We can’t accept any more Rohingya refugees, says senior minister

Some of the 269 Rohingya on board a boat intercepted by the Malaysian Maritime Enforcement Agency off Langkawi yesterday. (MMEA pic)

PUTRAJAYA: The government said today it will not allow Rohingya refugees, especially those who fled from Cox Bazar, to remain in the country.

Cox Bazar is a refugee settlement in the southeast coast of Bangladesh.

In questioning some of the tactics used by the refugees, senior minister for security Ismail Sabri Yaakob said it “made it difficult” for Malaysian authorities.

Ismail said the foreign ministry had been asked to discuss with Bangladesh the possibility of deporting the refugees to either Cox Bazar or Bhasan Char Island in the Gulf of Bengal.

He also said the foreign ministry would discuss with the United Nations High Commissioner for Refugees (UNHCR) to have them sent to a third country.

He said several countries had questioned Malaysia’s management of the Rohingya refugees, with some accusing Putrajaya of being inhumane.

So, he said, the government will ask the foreign ministry to discuss with these countries to take in the Rohingya refugees instead.

Saying many countries were signatories to the 1951 Refugee Convention, he asked: “Why do they leave it to us? They should welcome the Rohingya refugees.

“We are firm in this matter. We can’t welcome any more Rohingya refugees and we would feel better if the third countries, who are signatories to the convention, accept these refugees from Malaysia,” he said at his daily press conference.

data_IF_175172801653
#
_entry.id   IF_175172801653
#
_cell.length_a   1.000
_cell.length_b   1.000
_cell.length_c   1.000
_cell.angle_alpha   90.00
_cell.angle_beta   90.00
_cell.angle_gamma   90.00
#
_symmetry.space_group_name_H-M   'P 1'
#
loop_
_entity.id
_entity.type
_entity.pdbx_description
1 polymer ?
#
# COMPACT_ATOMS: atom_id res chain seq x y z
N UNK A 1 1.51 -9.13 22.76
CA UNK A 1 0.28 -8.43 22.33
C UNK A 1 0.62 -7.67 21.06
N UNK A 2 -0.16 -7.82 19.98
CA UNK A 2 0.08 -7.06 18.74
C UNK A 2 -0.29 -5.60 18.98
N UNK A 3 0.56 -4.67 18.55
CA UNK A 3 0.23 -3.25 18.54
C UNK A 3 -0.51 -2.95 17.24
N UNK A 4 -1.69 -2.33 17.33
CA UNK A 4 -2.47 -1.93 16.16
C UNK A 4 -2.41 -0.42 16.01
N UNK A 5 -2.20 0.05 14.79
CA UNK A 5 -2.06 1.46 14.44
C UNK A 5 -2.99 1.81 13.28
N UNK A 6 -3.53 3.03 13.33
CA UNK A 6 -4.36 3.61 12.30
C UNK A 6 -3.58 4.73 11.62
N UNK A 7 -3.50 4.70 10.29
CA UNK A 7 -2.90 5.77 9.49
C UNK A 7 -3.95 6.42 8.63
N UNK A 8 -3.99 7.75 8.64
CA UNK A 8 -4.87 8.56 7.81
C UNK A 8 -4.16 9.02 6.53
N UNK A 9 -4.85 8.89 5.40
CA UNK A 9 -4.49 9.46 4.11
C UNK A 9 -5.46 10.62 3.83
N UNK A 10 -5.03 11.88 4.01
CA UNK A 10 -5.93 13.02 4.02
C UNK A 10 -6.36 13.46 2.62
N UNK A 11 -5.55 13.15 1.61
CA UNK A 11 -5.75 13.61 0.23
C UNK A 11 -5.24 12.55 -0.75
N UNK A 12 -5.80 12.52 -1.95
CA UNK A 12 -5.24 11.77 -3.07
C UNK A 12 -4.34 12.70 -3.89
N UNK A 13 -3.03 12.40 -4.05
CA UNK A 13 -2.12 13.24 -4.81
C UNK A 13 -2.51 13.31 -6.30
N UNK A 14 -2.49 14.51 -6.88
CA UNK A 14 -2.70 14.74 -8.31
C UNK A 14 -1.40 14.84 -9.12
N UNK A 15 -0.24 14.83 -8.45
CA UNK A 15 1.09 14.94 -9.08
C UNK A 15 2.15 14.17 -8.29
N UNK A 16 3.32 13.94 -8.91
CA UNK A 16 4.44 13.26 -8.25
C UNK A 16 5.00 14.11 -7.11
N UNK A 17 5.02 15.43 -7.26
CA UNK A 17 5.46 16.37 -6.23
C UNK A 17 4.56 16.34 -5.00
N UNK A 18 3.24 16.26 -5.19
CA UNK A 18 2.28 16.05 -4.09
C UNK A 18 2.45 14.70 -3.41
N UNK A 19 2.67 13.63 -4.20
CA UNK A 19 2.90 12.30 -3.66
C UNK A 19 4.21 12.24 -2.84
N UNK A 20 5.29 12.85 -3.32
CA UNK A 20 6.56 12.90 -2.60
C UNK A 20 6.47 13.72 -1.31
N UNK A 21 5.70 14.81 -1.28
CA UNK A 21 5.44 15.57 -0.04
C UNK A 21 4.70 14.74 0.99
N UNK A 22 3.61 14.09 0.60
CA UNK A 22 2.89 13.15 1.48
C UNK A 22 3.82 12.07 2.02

He said if these counties were to welcome the Rohingya, many issues would be resolved.

Ismail also said the Rohingya refugees should not assume they would be welcomed should they enter the country after this.

“We will deport them to Cox Bazar or another settlement set up by the Bangladesh government,” he said.

Ismail said the tactics employed by the refugees who entered the country put authorities in a tight spot.

Some, he said, would make holes in their boat so it would fill with water or enter the country’s waters with a damaged boat. There were also those who would jump off their boat once they were in the country’s waters.

This, he said, left the authorities with little choice. “We either leave them to die at sea or save them on humanitarian grounds.

“Don’t tell me we want to see children and the elderly drown in the middle of the ocean in front of us without us doing anything,” he said.

Fake or not? Check our quick fake news buster here.